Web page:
|Title||Superplastic deformation induced by cyclic hydrogen charging|
|Publication Type||Journal Article|
|Year of Publication||2008|
|Authors||Choe, H, Schuh, CA, Dunand, DC|
|Journal||Journal of Applied Physics|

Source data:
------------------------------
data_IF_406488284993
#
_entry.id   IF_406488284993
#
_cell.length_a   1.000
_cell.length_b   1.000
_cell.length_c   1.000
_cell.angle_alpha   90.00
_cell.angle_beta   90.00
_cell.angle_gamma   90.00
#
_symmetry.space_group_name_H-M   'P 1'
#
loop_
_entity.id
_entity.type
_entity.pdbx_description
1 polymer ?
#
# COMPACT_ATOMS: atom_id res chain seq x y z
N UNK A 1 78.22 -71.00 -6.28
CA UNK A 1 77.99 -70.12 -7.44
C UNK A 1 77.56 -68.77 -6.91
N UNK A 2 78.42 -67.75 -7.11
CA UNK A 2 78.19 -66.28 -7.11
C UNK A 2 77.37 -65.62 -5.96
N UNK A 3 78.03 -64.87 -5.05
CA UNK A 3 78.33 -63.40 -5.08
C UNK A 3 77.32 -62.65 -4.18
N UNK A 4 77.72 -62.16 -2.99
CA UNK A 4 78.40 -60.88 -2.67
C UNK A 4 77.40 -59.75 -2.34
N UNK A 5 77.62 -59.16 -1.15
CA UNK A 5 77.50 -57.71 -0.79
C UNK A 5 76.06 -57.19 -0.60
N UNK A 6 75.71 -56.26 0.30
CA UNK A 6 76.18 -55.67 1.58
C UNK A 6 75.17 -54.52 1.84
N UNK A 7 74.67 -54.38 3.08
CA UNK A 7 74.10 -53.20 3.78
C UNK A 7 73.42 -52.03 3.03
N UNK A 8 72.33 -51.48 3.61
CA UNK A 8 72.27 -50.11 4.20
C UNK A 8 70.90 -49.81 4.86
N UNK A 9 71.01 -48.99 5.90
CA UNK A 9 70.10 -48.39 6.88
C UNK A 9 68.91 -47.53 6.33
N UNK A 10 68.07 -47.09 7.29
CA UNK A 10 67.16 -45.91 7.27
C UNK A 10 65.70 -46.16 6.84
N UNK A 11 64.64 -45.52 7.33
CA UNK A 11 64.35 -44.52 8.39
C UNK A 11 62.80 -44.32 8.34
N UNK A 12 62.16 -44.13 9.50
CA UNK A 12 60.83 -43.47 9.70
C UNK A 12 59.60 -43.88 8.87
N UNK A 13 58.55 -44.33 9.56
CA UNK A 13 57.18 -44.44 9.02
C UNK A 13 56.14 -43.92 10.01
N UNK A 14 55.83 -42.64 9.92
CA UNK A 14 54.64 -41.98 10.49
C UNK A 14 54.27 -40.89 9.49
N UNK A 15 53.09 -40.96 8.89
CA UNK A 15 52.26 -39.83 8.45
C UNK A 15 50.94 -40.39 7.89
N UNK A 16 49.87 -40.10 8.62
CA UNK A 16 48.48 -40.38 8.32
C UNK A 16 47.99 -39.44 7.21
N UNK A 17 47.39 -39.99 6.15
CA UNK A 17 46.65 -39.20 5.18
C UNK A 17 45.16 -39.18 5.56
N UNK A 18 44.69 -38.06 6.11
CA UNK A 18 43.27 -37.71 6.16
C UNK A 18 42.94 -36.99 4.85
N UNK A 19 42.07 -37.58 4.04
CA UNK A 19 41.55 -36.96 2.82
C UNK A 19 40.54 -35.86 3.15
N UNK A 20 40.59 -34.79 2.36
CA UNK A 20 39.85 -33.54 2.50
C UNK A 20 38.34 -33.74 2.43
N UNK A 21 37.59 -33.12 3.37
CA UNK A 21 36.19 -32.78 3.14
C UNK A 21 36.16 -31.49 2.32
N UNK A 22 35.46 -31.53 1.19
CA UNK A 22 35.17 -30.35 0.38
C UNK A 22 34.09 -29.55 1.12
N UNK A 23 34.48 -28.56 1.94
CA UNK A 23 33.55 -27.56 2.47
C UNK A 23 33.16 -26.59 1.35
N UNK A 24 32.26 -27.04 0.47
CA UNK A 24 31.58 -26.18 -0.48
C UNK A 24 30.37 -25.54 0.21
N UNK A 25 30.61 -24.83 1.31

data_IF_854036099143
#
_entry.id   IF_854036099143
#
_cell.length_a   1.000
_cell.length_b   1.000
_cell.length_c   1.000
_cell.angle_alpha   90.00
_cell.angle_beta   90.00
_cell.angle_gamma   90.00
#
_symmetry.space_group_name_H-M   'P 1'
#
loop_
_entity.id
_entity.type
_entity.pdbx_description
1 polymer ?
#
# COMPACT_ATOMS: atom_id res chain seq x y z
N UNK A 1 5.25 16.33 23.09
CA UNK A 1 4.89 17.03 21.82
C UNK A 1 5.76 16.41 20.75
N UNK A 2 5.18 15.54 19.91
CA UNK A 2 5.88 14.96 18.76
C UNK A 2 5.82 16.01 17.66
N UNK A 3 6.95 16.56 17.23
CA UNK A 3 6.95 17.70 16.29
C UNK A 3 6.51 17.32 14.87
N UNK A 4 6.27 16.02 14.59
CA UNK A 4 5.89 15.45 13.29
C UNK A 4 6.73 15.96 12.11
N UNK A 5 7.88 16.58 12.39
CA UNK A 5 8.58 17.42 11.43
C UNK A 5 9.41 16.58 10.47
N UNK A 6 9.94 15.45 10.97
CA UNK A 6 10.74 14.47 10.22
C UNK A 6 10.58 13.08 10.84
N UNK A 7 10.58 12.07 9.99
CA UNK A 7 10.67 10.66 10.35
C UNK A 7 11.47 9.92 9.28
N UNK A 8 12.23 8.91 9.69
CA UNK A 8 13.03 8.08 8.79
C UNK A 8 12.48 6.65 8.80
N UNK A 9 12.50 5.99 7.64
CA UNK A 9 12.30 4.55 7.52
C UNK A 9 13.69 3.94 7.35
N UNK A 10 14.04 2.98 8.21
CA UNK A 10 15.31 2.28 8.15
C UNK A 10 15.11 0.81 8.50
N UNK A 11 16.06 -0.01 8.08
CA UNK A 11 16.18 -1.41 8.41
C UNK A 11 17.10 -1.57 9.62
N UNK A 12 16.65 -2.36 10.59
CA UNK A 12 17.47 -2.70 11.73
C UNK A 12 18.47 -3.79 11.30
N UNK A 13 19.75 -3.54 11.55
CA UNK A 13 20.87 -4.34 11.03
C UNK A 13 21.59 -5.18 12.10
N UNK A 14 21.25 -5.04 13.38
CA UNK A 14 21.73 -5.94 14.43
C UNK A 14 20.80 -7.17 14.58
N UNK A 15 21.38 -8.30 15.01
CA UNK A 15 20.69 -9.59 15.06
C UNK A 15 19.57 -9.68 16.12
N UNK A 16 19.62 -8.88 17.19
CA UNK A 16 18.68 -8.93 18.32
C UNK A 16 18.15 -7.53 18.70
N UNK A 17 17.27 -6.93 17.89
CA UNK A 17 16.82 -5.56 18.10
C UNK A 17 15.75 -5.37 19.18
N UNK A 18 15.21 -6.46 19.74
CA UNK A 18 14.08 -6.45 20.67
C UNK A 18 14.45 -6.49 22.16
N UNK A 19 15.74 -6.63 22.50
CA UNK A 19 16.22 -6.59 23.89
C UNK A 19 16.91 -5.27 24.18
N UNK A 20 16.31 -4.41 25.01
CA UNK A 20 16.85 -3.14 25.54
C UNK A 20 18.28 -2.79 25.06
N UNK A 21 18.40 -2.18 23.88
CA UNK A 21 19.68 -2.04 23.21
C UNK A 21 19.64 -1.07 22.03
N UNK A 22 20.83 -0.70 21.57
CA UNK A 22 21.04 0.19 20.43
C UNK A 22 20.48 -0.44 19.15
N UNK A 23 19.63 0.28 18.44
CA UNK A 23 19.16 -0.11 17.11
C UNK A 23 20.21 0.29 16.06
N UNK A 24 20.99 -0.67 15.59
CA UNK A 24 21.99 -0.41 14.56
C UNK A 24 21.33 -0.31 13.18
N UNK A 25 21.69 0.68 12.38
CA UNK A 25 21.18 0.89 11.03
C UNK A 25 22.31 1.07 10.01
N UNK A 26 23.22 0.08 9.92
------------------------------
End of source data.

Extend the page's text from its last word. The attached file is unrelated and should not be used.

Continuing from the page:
Deformation under the combined action of external stress and cyclic hydrogen charging/discharging is studied in a model material, titanium. Cyclic charging with hydrogen is carried out at 860 degrees C, which repeatedly triggers the transformation between hydrogen-lean alpha-Ti and hydrogen-rich beta-Ti. Due to bias from the externally applied tensile stress, the internal mismatch strains produced by this isothermal alpha-beta transformation accumulate preferentially along the loading axis. These strain increments are linearly proportional to the applied stress, i.e., flow is ideally Newtonian, at small stress levels (below similar to 2 MPa). Therefore, after multiple chemical cycles, a tensile engineering strain of 100% is achieved without fracture, with an average strain rate of 10(-5) s(-1), which demonstrates for the first time that superplastic elongations can be achieved by chemical cycling. The effect of hydrogen partial pressure, cycle time, and external stress on the value of the superplastic strain increments is experimentally measured and discussed in light of a diffusional phase transformation model. Special attention is paid to understanding the two contributions to the internal mismatch strains from the phase transformation and lattice swelling. (C) 2008 American Institute of Physics.